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Improved Parameterizations of Vertical Ice-Ocean Boundary Layers and Melt Rates
  • Ken Zhao,
  • Eric Skyllingstad,
  • Jonathan D Nash
Ken Zhao
Oregon State University

Corresponding Author:zhazorken@gmail.com

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Eric Skyllingstad
Oregon State University, Oregon
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Jonathan D Nash
Oregon State University
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Buoyancy fluxes and glacial melt rates at vertical ice-ocean interfaces are commonly parameterized using theories derived for unbounded free plumes. A Large Eddy Simulation is used to analyze the disparate dynamics of free plumes and wall-bounded plumes; the distinctions between the two are supported by recent theoretical and experimental advances and demonstrate that unbounded plume theory does not adequately represent plume/boundary layer dynamics at ice-ocean interfaces. Modifications to parameterizations consistent with these simulations are tested and compared to results from numerical and laboratory experiments of meltwater plumes. These modifications include 50\% weaker entrainment and a distinct plume-driven friction velocity in the shear boundary layer up to 8 times greater than the externally-driven friction velocity. Using these modifications leads to 40 times the ambient melt rate predicted by commonly used parameterizations at vertical glaciers faces, which is consistent (and necessary for consistency) with observed melt rates at LeConte Glacier, Alaska.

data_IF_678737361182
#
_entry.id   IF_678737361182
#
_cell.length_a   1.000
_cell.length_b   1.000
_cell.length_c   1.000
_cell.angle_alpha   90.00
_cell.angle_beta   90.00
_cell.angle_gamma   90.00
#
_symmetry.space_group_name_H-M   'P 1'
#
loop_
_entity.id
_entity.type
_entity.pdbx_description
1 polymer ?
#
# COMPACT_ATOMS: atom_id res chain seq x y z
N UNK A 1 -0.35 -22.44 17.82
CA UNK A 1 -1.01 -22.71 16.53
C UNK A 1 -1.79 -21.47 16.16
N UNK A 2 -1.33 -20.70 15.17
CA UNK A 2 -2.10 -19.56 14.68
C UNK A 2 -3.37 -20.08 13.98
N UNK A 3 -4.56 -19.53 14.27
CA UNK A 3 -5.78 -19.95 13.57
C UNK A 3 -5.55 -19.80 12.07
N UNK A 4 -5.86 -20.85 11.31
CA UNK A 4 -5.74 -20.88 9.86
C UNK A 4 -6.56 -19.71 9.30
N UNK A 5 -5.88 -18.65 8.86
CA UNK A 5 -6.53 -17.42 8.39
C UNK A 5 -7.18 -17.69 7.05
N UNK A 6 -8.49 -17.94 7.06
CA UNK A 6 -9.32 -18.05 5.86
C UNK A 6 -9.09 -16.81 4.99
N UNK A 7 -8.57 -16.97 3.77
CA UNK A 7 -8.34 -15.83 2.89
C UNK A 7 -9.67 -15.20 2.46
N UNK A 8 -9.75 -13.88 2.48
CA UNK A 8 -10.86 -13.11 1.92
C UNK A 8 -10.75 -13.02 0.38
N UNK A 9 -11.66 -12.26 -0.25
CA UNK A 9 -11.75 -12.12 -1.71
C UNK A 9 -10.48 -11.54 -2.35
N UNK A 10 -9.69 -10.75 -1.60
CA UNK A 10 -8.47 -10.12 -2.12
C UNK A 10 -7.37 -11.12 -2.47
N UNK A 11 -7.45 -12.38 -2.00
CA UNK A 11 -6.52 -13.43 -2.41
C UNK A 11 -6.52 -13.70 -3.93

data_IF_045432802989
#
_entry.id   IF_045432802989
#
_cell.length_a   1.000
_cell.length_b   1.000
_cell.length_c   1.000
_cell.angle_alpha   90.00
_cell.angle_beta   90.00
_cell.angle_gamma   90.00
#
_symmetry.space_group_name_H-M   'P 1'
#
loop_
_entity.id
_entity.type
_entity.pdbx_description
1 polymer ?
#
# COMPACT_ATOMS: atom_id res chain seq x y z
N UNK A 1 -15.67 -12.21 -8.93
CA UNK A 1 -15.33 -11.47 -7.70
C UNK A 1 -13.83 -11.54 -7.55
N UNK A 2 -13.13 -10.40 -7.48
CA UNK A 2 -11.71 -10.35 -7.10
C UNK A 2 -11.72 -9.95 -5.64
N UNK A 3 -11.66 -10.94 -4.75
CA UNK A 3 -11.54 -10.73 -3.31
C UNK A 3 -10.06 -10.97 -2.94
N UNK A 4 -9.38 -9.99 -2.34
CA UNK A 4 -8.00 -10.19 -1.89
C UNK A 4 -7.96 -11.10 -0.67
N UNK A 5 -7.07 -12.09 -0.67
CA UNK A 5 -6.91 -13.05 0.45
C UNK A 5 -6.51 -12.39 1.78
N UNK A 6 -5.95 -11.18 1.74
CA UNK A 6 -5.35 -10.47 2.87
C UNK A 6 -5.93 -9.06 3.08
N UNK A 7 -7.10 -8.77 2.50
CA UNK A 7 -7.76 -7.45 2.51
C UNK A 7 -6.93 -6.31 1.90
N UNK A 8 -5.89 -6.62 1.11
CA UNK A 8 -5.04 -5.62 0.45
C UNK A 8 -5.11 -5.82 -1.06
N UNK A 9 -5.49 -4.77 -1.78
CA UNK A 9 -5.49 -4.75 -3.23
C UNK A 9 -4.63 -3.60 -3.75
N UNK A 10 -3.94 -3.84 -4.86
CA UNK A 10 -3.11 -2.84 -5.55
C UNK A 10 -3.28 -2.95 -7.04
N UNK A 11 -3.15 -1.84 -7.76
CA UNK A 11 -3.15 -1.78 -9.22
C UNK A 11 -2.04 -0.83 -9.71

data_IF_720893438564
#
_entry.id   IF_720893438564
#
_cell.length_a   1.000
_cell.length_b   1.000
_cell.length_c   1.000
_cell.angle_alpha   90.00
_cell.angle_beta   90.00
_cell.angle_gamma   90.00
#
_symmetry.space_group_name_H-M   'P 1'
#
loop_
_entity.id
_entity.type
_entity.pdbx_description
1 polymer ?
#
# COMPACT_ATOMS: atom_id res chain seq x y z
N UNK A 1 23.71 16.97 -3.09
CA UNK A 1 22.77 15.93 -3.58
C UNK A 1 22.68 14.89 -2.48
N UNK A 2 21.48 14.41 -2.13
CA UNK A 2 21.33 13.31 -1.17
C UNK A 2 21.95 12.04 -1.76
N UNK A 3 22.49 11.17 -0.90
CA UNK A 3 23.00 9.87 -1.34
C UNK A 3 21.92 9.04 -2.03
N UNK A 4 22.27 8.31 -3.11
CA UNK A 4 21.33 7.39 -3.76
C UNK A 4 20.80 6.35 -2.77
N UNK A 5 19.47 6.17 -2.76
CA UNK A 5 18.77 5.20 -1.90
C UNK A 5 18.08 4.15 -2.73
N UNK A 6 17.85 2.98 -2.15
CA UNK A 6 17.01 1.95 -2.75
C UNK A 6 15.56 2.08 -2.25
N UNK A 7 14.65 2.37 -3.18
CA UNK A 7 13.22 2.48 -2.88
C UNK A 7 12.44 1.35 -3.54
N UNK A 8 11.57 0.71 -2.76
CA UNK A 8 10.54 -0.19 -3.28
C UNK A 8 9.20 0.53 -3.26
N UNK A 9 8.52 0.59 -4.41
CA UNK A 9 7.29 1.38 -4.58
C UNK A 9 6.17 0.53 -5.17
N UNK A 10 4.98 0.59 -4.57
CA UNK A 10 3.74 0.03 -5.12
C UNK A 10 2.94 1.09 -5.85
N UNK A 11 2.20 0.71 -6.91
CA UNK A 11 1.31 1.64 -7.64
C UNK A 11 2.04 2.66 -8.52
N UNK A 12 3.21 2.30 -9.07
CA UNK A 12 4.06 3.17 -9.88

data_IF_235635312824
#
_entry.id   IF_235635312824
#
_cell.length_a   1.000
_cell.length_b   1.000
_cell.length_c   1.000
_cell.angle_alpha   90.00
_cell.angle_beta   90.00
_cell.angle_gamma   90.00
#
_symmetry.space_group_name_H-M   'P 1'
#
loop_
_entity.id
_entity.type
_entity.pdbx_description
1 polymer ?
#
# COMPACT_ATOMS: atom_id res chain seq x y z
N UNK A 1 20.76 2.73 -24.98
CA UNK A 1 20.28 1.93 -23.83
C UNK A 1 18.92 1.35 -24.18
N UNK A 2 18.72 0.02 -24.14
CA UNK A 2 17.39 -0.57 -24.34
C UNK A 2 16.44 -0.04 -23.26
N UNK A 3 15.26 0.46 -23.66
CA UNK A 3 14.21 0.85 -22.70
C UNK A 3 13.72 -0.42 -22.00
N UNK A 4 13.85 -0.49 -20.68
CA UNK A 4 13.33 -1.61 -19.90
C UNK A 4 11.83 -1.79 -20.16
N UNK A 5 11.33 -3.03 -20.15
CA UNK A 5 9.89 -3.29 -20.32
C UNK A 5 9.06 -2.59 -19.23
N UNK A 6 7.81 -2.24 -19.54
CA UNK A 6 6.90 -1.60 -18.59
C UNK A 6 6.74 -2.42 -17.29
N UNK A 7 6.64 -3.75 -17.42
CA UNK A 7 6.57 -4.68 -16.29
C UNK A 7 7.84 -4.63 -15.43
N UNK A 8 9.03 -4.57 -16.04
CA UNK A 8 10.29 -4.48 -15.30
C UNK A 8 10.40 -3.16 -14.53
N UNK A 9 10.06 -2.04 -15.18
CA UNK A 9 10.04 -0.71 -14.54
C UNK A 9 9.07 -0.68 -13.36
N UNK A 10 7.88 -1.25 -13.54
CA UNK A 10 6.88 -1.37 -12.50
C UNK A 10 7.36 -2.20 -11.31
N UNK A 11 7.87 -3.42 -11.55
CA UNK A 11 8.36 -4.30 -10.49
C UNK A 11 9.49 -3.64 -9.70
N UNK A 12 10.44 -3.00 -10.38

09 Aug 2023Submitted to ESS Open Archive
12 Aug 2023Published in ESS Open Archive